SALT LAKE CITY — If you ask anybody who has ever been read bedtime stories to finish the sentence, “If you give a mouse a cookie . . .” they will respond, “. . . he’s going to ask for a glass of milk.” And so begins the classic children’s book by Laura Joffe Numeroff about a young boy who finds that there are always strings attached when it comes to helping strange rodents. Or maybe it’s just a clever tale exploring cause and effect. Either way, this book, beloved by millions, has been adapted into a play by Jody Davidson that will be just as big of a hit with any child attending Salt Lake Acting Company’s production directed by Penelope Marantz Caywood.
Both of us admitted to each other that we are usually wary of theatrical adaptations of popular children’s books because many of them turn out to be a poor substitution for (or even companion to) the original text. This was a solid adaptation, however. It maintained the sequence of events from the original, yet introduced some unique elements to expand the scope of the story. The book merely tells the events of the story in the form of “if…then…,” but the play adds in the emotion and thoughts of both the boy (Michael Gardner) and the mouse (Dustin Bolt). There was also the addition of musical interludes (with original music by sound designer David Evanoff) in which the characters would enter into imaginative sequences of dance or physical comedy, involving light saber battles or jam sessions with enlarged straws for instruments. The kids were giggling constantly, but occasionally the interludes seemed a bit extensive and too frequent for us.
While children will really enjoy everything that this show has to offer, we couldn’t help but examine the play itself with a critical eye. The musical interludes were entertaining, but they left us confused as to why the boy, who usually seemed (rightfully) annoyed with this intruder, seemed to suddenly enjoy his company as they would play together.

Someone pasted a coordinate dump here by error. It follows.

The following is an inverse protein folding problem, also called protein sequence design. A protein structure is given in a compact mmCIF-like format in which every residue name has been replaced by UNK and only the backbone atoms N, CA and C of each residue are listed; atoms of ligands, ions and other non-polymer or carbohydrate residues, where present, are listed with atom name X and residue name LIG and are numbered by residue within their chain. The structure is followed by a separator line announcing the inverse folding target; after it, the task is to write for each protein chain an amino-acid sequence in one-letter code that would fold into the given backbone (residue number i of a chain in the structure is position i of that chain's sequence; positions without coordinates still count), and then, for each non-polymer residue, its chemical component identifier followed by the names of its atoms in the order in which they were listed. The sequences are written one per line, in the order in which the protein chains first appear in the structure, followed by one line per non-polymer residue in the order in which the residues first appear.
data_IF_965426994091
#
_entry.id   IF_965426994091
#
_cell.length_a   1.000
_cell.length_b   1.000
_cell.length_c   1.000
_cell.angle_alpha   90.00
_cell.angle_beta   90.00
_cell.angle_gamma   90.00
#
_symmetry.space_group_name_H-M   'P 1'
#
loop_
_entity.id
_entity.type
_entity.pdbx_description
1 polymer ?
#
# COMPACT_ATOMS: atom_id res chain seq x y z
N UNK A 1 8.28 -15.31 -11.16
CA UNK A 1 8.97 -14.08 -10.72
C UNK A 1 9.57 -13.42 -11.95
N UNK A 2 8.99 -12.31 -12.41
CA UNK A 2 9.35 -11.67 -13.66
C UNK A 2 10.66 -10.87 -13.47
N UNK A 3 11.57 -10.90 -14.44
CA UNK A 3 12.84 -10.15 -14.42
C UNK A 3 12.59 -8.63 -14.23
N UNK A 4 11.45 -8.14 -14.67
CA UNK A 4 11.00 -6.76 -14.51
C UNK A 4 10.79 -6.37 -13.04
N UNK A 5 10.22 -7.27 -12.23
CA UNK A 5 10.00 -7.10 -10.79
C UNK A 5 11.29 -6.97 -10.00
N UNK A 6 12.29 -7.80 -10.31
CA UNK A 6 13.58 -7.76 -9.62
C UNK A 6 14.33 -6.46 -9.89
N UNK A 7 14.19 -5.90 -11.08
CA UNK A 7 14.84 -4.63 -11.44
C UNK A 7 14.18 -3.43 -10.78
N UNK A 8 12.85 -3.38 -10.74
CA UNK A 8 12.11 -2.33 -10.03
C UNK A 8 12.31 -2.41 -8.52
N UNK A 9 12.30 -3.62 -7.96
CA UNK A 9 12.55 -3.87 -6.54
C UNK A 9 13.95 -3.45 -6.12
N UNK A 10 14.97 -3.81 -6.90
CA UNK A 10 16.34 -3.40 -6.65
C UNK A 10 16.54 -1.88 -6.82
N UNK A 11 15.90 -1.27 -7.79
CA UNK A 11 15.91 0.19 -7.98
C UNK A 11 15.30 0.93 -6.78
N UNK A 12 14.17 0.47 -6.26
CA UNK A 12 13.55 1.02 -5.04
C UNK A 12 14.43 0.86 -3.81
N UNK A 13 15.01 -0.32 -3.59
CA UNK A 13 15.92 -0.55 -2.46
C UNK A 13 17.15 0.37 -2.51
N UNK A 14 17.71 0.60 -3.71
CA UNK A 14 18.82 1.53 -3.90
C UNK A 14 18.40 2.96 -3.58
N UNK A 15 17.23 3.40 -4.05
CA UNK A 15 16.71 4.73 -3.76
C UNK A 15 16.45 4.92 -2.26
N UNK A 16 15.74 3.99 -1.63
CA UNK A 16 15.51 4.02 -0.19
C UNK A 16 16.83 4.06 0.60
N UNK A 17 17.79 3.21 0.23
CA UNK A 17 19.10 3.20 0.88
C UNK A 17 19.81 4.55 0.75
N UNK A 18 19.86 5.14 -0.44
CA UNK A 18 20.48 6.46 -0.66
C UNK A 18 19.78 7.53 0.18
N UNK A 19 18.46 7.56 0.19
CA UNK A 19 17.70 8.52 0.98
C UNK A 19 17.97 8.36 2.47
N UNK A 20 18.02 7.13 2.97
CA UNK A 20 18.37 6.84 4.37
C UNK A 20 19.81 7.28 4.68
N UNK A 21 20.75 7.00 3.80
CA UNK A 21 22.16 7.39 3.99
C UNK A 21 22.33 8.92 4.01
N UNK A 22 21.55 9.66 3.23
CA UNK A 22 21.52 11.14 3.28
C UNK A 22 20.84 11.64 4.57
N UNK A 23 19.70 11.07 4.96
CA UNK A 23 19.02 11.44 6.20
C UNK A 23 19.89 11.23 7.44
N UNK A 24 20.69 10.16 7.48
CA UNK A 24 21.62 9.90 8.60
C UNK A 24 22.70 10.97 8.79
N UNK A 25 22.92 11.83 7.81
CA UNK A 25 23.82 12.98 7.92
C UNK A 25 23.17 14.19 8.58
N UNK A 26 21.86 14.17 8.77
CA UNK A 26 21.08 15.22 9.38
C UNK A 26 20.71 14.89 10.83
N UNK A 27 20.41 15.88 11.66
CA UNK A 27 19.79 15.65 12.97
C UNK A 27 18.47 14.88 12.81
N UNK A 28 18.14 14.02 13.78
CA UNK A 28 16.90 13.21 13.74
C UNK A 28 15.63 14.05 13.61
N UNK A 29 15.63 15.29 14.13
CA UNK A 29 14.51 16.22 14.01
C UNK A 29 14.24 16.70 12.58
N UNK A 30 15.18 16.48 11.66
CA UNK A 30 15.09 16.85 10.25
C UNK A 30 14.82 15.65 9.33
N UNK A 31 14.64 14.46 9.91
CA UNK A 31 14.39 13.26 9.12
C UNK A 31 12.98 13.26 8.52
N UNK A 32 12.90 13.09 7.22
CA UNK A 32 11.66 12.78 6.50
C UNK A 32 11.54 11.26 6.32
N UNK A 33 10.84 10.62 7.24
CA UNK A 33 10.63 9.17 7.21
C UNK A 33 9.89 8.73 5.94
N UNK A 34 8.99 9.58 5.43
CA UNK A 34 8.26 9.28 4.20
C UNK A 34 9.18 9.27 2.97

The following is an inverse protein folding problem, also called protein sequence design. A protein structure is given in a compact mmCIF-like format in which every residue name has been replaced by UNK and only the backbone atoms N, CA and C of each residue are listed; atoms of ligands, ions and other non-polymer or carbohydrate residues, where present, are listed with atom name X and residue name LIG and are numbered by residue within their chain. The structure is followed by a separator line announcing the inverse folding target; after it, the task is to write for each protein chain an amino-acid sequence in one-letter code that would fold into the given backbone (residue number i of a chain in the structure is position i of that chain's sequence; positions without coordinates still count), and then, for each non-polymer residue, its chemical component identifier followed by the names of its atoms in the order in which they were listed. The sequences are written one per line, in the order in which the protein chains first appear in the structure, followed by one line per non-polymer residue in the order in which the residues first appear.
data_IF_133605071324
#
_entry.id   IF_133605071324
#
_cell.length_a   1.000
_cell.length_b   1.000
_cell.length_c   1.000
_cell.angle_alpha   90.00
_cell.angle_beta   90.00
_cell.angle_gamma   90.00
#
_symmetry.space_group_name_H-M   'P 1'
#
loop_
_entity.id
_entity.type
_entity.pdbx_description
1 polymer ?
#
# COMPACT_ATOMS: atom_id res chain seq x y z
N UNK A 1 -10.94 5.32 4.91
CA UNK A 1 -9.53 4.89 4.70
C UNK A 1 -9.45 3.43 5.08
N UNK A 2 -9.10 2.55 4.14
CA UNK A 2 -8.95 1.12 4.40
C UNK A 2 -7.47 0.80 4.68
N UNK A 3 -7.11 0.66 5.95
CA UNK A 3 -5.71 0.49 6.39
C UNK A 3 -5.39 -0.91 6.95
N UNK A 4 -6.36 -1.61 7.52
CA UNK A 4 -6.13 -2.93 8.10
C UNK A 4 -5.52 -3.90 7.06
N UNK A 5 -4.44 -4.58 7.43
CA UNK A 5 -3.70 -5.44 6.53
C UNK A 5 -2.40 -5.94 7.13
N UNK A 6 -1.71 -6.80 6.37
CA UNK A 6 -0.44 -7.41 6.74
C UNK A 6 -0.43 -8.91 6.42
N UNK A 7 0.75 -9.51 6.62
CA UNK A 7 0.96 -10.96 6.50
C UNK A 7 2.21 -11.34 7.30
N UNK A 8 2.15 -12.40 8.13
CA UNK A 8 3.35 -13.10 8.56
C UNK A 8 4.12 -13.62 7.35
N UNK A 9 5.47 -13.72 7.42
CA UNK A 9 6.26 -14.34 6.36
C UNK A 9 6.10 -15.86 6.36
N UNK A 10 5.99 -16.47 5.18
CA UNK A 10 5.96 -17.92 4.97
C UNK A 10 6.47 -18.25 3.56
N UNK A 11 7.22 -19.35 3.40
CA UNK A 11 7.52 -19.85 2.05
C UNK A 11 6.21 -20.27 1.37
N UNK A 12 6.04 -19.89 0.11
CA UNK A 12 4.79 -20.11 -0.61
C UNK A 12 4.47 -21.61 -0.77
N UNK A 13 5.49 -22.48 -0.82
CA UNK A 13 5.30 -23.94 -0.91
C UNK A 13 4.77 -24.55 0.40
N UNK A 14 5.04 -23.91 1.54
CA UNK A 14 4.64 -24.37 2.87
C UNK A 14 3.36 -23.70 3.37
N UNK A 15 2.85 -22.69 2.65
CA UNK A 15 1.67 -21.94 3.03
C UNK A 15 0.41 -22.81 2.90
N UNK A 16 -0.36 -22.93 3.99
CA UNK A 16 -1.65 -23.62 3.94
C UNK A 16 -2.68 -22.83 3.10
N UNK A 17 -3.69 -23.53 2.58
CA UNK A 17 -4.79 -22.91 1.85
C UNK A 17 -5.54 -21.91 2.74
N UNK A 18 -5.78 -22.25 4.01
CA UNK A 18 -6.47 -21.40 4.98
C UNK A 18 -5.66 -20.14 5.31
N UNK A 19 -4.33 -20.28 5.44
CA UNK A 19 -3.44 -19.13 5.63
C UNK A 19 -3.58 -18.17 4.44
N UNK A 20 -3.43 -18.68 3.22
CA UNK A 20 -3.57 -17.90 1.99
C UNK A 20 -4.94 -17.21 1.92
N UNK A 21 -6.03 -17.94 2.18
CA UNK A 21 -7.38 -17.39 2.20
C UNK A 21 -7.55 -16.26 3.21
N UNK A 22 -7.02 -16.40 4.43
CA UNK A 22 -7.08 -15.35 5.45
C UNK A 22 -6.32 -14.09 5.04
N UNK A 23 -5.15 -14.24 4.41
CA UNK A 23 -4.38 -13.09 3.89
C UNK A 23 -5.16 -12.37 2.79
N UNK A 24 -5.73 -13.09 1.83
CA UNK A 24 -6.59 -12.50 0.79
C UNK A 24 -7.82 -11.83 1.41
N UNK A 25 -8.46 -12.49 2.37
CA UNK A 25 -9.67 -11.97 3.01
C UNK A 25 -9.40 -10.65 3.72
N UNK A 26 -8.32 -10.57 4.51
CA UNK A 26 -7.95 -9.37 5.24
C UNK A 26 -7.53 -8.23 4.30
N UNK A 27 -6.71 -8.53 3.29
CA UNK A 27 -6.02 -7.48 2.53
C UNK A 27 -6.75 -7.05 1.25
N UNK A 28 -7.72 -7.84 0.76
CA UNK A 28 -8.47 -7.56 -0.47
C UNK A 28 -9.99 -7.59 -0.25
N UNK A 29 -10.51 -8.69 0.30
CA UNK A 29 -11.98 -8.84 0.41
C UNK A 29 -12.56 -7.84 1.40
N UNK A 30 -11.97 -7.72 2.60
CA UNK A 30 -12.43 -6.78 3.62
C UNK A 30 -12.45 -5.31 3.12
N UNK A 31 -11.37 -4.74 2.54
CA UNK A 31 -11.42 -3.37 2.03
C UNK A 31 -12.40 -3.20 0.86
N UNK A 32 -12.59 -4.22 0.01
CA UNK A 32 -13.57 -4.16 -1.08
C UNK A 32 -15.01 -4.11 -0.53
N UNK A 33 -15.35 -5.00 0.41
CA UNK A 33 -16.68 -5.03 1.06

We realize that the target audience for this show is children and we may be looking too deep, but we were left wishing that the characters had learned something. It doesn’t have to be some profound truth about the meaning of life, but in the end shouldn’t the characters be different in some way than when they started? Maybe the boy learns that the mouse really means well, or perhaps the mouse learns that he can sometimes come across as too needy. Instead the message we get is, “don’t let strange mice into your home because they are destructive and annoying.” And maybe that is exactly what the author/playwright intended—who knows? We can only assume that the boy and mouse did actually become friends as evidenced in the follow-up story, “If You Take A Mouse To The Movies.”
The production design was a lot of fun. The set, by designer Kevin Myhre, looked like a page right out of the book. All props and dressing was oversized, dwarfing the actors to appear as a young boy and a mouse.
Overall, SLAC seems to be an awesome theatre company. This is their second annual children’s show, and we look forward to seeing what other productions they will offer in the future. Everyone there was super friendly, and because we were fortunate enough to attend on opening night, we were treated to a milk and cookie reception. Shannon, the house manager, came out before the show to educate the children (and theatre newbies) about theatre etiquette, how theatre is different from other forms of entertainment, and what the responsibility is of the audience. We really appreciated this orientation and feel it is important to educate a new generation of theatregoers. Well done, Shannon. And well done, SLAC. We will definitely be returning to see another production just because it was so nice being there.